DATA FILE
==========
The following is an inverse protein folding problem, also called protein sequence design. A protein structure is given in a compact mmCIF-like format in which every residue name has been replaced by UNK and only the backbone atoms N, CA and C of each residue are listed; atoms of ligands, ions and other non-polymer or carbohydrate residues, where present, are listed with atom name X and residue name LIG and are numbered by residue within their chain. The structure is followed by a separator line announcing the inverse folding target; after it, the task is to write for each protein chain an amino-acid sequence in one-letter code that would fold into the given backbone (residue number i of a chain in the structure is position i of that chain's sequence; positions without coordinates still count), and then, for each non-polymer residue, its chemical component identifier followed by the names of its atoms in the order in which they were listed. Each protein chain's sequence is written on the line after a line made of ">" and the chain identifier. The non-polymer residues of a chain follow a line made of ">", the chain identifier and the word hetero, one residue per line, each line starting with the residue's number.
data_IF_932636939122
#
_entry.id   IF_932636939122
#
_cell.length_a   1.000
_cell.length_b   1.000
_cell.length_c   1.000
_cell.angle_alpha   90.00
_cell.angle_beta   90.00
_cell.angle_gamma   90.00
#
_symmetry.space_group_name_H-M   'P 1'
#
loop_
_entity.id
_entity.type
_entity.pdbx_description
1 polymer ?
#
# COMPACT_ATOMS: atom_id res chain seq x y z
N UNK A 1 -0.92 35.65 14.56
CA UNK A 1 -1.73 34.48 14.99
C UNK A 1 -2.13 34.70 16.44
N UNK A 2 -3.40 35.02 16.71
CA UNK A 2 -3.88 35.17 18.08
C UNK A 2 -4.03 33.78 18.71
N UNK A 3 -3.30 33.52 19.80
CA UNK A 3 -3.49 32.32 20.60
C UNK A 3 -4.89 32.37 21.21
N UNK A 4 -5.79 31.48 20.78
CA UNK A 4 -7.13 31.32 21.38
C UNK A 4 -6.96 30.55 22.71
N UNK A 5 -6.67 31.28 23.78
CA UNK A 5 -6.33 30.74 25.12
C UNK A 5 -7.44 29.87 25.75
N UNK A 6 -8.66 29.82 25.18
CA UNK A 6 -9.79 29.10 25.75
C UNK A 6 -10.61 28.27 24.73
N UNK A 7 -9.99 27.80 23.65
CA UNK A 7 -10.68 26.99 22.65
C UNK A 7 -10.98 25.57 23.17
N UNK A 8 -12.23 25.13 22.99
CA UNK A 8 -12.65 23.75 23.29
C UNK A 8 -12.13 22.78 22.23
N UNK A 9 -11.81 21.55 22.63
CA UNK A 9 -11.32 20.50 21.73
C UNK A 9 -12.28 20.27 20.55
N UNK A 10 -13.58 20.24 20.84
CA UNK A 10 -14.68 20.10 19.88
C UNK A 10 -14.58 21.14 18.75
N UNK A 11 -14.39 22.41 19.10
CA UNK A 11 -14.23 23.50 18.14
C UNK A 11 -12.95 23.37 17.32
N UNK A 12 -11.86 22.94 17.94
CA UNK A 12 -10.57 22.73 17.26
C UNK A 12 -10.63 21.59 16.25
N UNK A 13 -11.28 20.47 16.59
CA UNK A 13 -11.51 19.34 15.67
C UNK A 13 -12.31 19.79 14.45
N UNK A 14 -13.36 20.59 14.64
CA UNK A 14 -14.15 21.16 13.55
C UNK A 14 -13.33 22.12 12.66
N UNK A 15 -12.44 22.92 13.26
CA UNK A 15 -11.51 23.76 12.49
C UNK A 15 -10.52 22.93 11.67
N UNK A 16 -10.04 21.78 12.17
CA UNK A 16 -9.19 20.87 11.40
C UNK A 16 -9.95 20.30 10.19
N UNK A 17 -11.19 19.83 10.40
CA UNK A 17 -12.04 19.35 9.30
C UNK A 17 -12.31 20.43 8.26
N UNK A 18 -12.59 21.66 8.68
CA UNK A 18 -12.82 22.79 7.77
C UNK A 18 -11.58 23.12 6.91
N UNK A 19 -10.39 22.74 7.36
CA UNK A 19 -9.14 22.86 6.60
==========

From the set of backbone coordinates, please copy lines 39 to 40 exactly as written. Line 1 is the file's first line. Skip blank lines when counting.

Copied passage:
C UNK A 6 -10.61 28.27 24.73
N UNK A 7 -9.99 27.80 23.65